The idea of agency culture is powerful. Culture can be defined several ways. It could be a culture based on intimidation, paranoia, or political infighting. Culture can also be nurtured trust, from that, productivity develops. Ideally, culture within the company goes a long way to allowing those things to come to fruition that make us fulfilled in what we’re doing.
Studying other agencies have given me a perspective. At one time, culture embodied around company social interaction (crazy parties like they used to have before sexual harassment litigation, or dram shop lawsuits). When that stuff waned, agencies took on a casual style – torn clothing, sandals – disheveled chic — shorts — bowling alleys – ping pong tables and so on.
Is that culture, or comfort and playtime? I don’t know, but its sounds like recess. How many big ideas come from playing ping pong? How ticked off is a graphic designer buried with her nose in work while listening to guys drinking beer and shooting the crap about shagging girls?
Whatever form it is, culture should be positive. Everyone in an agency should embrace it because company culture is simply taking care of business the right way. Agency culture does not start with recess on the client’s time, but truly exists if the agency functions with cohesion.
Culture, or projected positiveness should be voiced by every member of the team. Interns, middle and senior management included. Everyone. Each is an ambassador of an agency, and should understand the shop’s motives and goals.
When asked, they should be able to enunciate it. It doesn’t require a lot of words, but whether or not we provide good work is demonstrated by the actual product. If it is memorable advertising, or the brand is made memorable by our work, it’s also evident, it is consequential by how we do things.
In the past I’ve written that I’m from the city of Boston. The NFL Patriots Football Team have a special place in my heart. I love the way that team operates – I love their culture. Our agency has a culture called the “CDM Way,” patterned on the “Patriot Way.” We’re gaining structure and a desire to be exceptional.
Here’s what the “Patriot Way” is: Cohesion. It starts with Mr. Kraft, to Coach Bellichek, to the players and staff. Individuality is not discarded, but loyalty and purpose are stressed to attain a goal: The championship. If one player or a group of them become susceptible to injury and cannot play, they are replaced by players who believe that they can get the job done. That is the Patriot Way. “Do Your Job–” Coach Bellichek exhorts.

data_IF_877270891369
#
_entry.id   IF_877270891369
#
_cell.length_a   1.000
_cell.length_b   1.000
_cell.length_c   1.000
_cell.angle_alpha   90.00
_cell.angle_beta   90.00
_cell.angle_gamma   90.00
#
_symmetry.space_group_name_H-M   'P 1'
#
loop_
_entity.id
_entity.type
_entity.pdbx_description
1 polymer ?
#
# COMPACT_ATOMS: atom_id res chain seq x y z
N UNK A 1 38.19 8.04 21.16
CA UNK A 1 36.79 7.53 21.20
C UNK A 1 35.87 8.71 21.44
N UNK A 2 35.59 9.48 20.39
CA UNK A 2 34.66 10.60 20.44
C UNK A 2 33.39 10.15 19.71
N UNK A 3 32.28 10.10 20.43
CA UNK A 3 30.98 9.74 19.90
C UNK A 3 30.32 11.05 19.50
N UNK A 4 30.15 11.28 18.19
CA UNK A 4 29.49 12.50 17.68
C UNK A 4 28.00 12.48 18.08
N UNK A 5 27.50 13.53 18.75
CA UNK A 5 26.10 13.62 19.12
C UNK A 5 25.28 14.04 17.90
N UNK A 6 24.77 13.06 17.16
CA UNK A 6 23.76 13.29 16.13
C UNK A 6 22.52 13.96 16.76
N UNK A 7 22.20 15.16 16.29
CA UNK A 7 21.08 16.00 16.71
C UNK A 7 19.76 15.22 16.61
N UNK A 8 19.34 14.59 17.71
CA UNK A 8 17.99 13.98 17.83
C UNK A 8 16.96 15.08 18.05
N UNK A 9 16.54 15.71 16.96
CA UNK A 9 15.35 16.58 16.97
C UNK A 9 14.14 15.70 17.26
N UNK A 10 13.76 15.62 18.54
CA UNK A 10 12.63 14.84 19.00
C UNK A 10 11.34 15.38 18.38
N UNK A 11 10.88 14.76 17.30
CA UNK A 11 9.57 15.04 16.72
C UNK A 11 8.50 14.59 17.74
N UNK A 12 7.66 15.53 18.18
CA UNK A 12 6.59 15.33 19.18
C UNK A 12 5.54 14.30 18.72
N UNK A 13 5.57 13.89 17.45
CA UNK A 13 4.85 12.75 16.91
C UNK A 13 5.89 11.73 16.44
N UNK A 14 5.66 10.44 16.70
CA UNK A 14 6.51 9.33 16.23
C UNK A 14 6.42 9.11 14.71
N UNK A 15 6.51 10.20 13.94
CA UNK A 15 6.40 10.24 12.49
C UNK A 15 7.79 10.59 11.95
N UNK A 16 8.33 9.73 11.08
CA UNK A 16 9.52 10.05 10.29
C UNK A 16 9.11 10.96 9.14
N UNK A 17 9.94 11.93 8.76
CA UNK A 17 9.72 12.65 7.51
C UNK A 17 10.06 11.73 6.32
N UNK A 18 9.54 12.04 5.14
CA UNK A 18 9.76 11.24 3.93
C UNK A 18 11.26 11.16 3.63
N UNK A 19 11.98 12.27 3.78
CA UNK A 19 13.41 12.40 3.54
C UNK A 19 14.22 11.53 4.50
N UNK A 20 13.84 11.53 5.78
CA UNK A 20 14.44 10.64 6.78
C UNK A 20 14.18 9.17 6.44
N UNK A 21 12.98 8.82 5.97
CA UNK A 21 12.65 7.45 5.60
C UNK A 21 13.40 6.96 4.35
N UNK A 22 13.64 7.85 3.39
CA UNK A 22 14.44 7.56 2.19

The CDM Way is to do good work that enables a client’s products to sell. Consistency must be good year after year. We developed and mentored an excellent art director at CDM, but for whatever reason she left. She was also associate creative director, making her within a small percentage of female creative directors in the United States (that was regardless of agency size. Perhaps she did not understand or appreciate it.) She left with her work undone and it had the effect of an injury on the rest of us.
Her replacement was able to adapt her graphic styles to our style – the CDM Way. The work product is always supposed to stand for excellence, integrity and be respected for the workmanship. The same held true of copywriters. When a copywriter left, another replaced him.
When culture is real, the true objectives of an agency speak loudly. Quite honestly, when it is not, presentations a much harder, and RFP responses seem to be circular arguments. Whoever we are is represented by what we claim. That is not bragging, it is to simply state what we can provide that’s different than other agencies.
We are many things: a work in progress, a ‘dark horse’ unknown group in a nondescript building, but since we are developing, what we are today, will be tomorrow’s memory. We can’t be intimidated by relative smallness of staff. The Patriots didn’t capture a Superbowl until they had an earth shattering change in thinking. Prior to that, the team had been good, but the infusion of the culture of winners birthed a dynasty. History speaks to that.
I’m confident history will speak to the consistency of the CDM Way and its efforts to make a client’s brand memorable. That can only occur unless our agency culture is that of winners and believers.
Bernard Alexander McNealy